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The 10 Most Absurd Licenses Required by Minneapolis

In Minneapolis a license is required to sell Christmas trees, operate a jukebox, or hold a "going out of business" sale?

In Minneapolis a license is required to sell Christmas trees, operate a jukebox, or hold a "going out of business" sale?

Minneapolis loves licenses. It offers hundreds of them; the exact number is tough to nail down because there are so many redundancies.

Grocery stores are broken down into 14 different categories, all requiring a different license. That's not counting the nine different licenses available for different classifications of confectioneries, and nine more for meat markets.

See also: Minneapolis Clubs Must Now Provide Free Earplugs

Speaking of markets, there's a different license required for farmers, produce and craft, mini, and flea markets, which are classified separately from antique shops.

Antique shops have seven different categories to register under, and they're considered different from second-hand shops, which must register for either a Class A or Class B license depending on how many transactions are conducted annually.

You get the idea. We combed through the city's 13-page Business Licenses index to pick out the 10 most absurd annual licenses required by the city:

Christmas Tree Dealer $124

Going Out of Business Sale Six(!) different licenses ranging from $36 to $141. Juke Box $52

Nut Vending Machine $5, which is "capped by state statute, Manufacturer's Certificate of Origin or other policy restriction." A regular vending machine license goes for $15. Resin Manufacturer $2,559 Street Photographer $265 per camera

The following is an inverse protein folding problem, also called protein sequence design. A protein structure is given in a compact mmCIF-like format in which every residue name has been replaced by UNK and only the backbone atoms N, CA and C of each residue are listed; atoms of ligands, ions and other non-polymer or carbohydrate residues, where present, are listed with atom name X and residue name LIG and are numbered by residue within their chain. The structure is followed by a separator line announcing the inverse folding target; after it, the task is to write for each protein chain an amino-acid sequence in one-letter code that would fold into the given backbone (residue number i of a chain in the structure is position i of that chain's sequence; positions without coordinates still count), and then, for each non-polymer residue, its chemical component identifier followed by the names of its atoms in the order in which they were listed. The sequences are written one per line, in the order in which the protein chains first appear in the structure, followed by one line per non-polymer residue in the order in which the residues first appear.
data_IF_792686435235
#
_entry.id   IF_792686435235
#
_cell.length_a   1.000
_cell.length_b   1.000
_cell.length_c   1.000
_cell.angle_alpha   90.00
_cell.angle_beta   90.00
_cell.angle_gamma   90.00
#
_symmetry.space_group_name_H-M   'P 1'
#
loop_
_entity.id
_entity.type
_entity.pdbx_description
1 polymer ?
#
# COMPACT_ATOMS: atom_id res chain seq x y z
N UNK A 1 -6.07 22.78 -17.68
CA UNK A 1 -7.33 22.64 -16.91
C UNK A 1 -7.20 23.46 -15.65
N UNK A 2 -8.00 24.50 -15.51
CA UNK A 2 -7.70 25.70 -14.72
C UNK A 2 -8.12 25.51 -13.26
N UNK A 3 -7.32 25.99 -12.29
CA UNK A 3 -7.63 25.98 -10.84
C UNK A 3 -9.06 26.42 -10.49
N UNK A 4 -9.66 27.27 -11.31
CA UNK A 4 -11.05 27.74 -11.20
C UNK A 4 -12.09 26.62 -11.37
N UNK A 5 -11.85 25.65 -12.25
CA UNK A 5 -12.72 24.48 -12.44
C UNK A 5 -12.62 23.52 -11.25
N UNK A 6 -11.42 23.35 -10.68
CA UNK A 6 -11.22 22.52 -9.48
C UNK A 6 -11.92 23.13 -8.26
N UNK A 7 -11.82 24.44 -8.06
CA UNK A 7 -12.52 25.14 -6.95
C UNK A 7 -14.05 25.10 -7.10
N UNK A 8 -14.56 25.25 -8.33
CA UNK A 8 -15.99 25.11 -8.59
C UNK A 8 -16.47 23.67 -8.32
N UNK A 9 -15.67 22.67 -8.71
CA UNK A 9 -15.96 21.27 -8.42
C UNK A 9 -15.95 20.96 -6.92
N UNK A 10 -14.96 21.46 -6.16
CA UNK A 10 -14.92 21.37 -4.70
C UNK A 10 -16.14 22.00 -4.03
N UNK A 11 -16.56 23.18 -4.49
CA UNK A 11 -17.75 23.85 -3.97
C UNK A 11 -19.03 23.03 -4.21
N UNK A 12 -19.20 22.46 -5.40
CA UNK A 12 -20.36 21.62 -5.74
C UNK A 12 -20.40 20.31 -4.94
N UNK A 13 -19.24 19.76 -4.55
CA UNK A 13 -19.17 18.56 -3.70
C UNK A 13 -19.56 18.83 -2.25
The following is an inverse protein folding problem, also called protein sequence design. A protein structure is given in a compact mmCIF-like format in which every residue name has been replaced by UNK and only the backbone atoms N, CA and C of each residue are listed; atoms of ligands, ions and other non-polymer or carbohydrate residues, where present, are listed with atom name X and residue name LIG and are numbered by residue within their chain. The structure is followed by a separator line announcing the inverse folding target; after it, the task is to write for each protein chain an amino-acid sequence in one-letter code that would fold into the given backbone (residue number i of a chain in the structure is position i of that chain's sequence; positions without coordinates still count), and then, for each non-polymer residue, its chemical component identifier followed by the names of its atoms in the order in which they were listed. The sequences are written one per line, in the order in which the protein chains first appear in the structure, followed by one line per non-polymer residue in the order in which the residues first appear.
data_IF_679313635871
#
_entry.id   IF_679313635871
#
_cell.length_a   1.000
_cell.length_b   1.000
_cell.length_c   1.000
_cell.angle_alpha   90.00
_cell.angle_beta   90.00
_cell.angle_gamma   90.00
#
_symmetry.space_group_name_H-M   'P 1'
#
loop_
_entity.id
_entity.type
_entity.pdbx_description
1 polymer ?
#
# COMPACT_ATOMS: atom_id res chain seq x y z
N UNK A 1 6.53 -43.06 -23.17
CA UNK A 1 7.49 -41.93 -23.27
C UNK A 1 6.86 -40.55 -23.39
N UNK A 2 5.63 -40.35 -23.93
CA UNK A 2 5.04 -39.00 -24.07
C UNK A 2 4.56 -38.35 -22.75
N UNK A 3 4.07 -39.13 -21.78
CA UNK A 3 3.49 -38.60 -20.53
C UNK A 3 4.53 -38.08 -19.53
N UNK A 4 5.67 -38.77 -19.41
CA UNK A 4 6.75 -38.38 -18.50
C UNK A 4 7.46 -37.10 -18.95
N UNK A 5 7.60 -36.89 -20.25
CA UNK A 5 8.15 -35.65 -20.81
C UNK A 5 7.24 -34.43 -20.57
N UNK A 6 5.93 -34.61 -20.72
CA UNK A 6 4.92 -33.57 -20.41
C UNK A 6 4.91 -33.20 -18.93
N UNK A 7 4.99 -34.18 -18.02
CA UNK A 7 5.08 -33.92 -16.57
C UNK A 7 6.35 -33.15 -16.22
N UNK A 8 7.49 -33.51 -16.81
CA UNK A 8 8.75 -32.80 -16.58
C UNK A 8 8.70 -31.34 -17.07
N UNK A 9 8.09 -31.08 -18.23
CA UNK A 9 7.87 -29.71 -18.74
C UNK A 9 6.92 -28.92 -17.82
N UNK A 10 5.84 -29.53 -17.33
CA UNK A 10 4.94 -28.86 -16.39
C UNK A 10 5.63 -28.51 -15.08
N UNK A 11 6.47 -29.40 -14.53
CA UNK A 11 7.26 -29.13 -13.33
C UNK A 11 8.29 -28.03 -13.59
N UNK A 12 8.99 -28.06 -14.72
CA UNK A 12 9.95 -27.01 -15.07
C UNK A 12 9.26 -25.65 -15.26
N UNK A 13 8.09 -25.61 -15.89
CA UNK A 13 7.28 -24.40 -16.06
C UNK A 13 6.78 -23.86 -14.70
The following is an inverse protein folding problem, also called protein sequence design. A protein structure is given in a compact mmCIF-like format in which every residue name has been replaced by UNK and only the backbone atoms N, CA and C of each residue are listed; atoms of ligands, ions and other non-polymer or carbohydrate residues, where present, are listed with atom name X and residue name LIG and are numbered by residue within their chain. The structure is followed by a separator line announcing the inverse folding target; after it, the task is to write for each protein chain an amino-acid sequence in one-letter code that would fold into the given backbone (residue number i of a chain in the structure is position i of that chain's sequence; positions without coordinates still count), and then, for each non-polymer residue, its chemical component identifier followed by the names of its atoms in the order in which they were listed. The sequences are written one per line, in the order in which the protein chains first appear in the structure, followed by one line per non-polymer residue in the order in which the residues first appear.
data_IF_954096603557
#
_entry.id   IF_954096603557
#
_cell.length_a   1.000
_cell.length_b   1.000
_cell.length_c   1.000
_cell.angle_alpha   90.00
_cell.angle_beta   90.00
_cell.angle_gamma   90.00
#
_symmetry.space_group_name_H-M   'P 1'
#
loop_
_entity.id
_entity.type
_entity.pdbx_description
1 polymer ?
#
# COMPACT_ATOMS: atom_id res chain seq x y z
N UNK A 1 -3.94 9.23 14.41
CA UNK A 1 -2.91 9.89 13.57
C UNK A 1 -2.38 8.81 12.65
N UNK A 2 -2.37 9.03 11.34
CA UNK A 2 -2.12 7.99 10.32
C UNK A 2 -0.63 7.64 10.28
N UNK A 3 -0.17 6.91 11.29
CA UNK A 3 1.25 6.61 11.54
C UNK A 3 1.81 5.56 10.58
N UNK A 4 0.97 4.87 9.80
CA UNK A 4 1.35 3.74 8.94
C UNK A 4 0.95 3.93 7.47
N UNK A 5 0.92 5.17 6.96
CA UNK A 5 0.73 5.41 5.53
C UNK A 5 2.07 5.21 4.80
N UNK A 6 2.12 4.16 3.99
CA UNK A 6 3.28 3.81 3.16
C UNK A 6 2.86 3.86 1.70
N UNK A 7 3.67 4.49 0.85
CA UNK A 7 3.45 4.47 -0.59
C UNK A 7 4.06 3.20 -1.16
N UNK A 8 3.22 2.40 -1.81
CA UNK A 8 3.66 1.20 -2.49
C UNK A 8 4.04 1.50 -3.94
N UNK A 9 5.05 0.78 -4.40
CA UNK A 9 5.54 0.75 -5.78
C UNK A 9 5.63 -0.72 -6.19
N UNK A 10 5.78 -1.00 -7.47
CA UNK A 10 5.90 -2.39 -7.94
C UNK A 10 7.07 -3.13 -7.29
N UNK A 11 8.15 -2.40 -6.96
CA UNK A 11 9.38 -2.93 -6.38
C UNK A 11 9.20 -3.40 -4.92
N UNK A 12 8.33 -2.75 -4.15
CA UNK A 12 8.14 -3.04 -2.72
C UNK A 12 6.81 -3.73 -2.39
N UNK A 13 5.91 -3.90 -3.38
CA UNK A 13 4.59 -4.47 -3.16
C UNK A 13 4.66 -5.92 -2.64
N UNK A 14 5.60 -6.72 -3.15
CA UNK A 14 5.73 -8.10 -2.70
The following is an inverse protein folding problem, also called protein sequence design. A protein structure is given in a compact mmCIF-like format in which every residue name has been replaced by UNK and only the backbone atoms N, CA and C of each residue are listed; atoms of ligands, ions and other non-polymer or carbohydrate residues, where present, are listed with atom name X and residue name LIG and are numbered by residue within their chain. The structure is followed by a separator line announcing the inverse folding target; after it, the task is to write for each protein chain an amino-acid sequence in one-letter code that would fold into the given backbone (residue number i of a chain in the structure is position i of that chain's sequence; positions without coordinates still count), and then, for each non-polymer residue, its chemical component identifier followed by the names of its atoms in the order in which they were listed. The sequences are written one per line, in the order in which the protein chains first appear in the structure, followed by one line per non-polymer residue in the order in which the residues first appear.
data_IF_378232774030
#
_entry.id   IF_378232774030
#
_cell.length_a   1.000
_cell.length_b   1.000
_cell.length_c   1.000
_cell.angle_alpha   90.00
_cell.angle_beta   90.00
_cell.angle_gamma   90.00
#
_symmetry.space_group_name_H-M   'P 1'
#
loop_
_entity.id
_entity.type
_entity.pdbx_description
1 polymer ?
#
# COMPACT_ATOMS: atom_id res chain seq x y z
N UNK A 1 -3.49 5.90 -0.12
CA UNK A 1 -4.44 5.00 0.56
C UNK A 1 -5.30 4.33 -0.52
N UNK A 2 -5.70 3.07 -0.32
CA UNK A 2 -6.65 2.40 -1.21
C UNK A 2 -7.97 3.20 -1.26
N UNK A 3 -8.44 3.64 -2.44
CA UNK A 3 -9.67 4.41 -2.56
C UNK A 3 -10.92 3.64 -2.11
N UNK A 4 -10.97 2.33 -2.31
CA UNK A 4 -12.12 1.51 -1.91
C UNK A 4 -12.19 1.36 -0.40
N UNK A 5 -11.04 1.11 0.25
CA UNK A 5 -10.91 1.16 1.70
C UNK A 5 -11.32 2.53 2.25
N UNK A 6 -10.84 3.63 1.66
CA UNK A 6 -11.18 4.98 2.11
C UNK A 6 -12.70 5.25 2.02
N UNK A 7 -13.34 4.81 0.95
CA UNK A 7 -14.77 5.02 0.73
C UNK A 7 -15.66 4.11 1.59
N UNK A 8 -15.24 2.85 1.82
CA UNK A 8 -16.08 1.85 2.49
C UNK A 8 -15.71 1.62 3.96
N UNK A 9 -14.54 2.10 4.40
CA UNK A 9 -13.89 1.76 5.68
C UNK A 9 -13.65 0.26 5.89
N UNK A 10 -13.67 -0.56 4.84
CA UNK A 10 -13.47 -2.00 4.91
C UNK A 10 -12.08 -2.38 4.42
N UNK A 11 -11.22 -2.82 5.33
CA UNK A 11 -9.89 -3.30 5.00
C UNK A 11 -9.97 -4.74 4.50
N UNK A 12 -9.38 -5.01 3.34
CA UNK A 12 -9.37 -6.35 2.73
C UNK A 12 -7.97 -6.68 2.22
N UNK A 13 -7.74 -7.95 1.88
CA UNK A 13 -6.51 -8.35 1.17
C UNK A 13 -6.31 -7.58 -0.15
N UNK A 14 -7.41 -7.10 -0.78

Wholesale Sausage Manufacturer Three different classifications ranging from $186 to $1,472.

Ice Peddler $117, but if you're producing or dealing ice that's a different license that costs $276.

Donation Collection Bin $220, but only $50 for nonprofits.

Special Late Night Food $97, and "must include at least four entrees, sandwiches, or other principal food item."

To its credit, Minneapolis is aware of its business licensing problem and is planning on some kind of revamp soon. From the Star Tribune last Friday:

"As businesses are evolving and trying to innovate ... [there is] a need for our regulation to make sure we're keeping up with that and that we're not hindering good business models from opening and starting," said [City Attorney Susan Segal.]

The city has already held five "listening sessions" with business owners and is beginning to formulate specific proposals for changes. Segal said those are likely to include dropping some of the more than 250 business licenses offered by the city.

Send news tips to Ben Johnson.